How Early Forms of Existentialism Influenced Phenomenology
Before I get to this week’s post, I want to introduce the series, which is on Nineteenth Century movements that influenced phenomenology. There were interesting and influential innovations in thought that started in the mid to late Nineteenth Century. Science was becoming perhaps the most powerful force in the world since it lent global military and economic advantage and consequential power hegemony to the countries in Northwestern Europe. Some thinkers sought to harness the power of science to understand the mind, which led to the establishment of psychology as a scientific discipline. There were also attempts to understand culture and society through innovations in interpretive methods and practices. There were also reactions against the ever-powerful scientific and rationalist framework that most academics had subscribed to. In the next three posts, including this one, I will cover schools of thought from the mid to late Nineteenth Century that had important influences on the foundation of the fully formed phenomenology that came about in the early Twentieth Century.
How Early Forms of Existentialism Influenced Phenomenology
In the mid Nineteenth Century, some thinkers saw the systemic and academic work of philosophers such as Kant and Hegel, in both style and content, as impenetrably dense, overly theoretical, and disconnected from concrete human experience. We can trace similar sentiment back to the birth of Romanticism in the Eighteenth Century with the work of Jean Jacques Rousseau, who sought to find authentic life in a supposedly more natural state of human life that would be free from the corrupt influences of private property and the modern world’s ubiquitous desire for maximization of material wealth. Schopenhauer’s Romanticism tried to maintain academic rigor while also getting to the heart of the driving impulses shared across all people. In this, he did have some limited success in connecting philosophical ideas into the passionate lived experience of common people. This approach did resonate with some people and it served as inspiration for Nineteenth Century existentialists such as Soren Kierkegaard and Friedrich Nietzsche, who felt the need to explore much more independent ways of thinking, living, and communicating than anything that was coming out of the academic milieu of their time.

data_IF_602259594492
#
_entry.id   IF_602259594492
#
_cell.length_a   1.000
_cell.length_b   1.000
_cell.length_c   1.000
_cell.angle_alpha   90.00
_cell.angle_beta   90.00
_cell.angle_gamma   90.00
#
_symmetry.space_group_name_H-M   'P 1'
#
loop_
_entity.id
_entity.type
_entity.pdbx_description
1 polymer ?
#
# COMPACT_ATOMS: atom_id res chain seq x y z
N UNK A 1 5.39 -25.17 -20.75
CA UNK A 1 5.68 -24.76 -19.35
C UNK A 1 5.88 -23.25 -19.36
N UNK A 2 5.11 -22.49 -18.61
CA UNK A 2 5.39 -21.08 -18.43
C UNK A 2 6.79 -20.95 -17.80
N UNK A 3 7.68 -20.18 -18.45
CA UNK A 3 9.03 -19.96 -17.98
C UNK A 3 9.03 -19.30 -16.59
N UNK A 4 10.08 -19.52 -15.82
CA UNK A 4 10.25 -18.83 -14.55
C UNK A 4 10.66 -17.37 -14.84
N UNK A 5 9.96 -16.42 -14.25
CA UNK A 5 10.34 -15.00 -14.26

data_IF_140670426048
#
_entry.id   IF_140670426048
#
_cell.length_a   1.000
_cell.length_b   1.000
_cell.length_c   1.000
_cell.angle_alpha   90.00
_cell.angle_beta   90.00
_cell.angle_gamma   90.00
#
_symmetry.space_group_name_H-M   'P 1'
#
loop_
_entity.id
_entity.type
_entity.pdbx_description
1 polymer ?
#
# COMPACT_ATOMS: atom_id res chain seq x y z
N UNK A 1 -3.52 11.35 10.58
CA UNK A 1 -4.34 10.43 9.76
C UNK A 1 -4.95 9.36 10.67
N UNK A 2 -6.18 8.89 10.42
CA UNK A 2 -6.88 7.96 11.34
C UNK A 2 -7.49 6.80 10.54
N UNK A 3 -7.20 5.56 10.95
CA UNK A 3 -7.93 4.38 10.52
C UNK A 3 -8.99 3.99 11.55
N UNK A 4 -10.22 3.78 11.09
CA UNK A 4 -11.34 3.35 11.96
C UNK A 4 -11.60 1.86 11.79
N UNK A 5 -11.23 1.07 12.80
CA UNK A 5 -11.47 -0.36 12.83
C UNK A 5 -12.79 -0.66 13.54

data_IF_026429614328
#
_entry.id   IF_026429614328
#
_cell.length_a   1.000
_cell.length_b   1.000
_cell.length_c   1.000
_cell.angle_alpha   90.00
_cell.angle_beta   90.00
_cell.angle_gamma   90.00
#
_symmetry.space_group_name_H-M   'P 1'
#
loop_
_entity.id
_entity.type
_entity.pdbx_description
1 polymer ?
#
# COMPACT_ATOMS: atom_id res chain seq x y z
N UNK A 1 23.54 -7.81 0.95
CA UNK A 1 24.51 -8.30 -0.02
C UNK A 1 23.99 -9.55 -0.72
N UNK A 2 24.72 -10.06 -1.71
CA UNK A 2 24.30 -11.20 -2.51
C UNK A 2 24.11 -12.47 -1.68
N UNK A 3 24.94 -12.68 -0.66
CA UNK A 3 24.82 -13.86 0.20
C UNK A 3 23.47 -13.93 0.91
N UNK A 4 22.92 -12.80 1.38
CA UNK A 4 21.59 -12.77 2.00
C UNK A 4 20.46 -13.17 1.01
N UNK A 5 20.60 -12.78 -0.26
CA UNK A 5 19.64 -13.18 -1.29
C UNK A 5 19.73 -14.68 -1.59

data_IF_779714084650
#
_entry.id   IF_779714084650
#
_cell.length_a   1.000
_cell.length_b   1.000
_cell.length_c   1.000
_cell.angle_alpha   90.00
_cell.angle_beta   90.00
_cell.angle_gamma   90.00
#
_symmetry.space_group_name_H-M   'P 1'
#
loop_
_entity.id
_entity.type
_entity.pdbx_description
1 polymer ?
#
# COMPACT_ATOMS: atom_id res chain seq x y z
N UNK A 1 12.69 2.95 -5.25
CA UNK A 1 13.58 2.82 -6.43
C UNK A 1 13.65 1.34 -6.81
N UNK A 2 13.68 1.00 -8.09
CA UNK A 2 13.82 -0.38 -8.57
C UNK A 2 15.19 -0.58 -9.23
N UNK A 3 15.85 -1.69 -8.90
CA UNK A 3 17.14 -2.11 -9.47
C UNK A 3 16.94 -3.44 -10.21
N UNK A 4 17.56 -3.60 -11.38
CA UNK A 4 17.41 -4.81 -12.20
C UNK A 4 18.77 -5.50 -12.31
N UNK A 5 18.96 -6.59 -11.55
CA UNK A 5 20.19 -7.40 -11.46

Existentialism is a tradition of philosophical enquiry whose primary focus is on the meaning and purpose of existence, especially of the acting, feeling, and living human individual. The works in this genre involve the author contemplating their own meaning, but they don’t do this in a way that preaches to the reader. Instead, the reader is encouraged to consider this for their own self. In response to the question “what can we know?”, an existentialist might answer that we can know the human condition, and they might say that we can know this through intuitive insight resulting from experiencing feelings such as anguish. In the view of the existentialist, the individual’s starting point might be the feeling of existential angst, dread, disorientation, or confusion as they contemplate the apparently meaningless or absurd world. Existentialist works often involve the exposition of a broad range of human emotions that manifest in the context of various lived experiences, and this interaction often plays a central role in examining the question of the meaning and purpose of existence. What is common to existentialists is the centrality of self-examination and the need for authenticity in life.
Existentialism emphasized the fragility of reason, the contingency of existence, and the need for human beings to create their own essence to determine the meaning of their own lives. Existentialists believe that the only satisfactory way to find meaning is through free and resolute action rather than through cold and calculated observation and reason. The reader is encouraged to personally try different things and to see what works for them and the author gives a guide for what has worked for their own self and for other people that they personally know. These stories and meditations and explorations are offered to the reader as potential guides for their own personal exploration of the meaning and purpose of their own life.
For Kierkegaard, the meaning of existence is found in faith, whereas for Nietzsche, it is found in one’s personal will to self-determination. Kierkegaard wanted a subjective approach to philosophy. He wanted to examine what it means to be a human being, not as a part of some grand philosophical system, but as a self-determining individual. He studied the experience of dread and anxiety, especially as they might be presented within one’s moral choices. Nietzsche sought to radically redefine the traditional notions of culture, values, identity, and purpose. In all cases, existentialism involves mindfulness of one’s emotions and being the author of one’s own purpose and destiny.
All of this had an important influence on the development of existential phenomenology, which essentially merges the core of phenomenology (a disciplined approach to self-examination of the structures of consciousness and getting back to ‘the things themselves’) with existentialism. When Edmund Husserl first formulated phenomenology, his focus was mostly on how our thoughts and conceptions of reality are constituted so that we don’t have to be beholden to overarching ideological or metaphysical assumptions and we can instead come to recognize a ground of conscious experience that is known from direct experience. Husserl had a method of doing this that is meditative and mostly up in the head, but Martin Heidegger and his successors created an existential way of doing phenomenology was more embodied and that could allow one to find a basis in being that is even more fundamental than what Husserl had identified.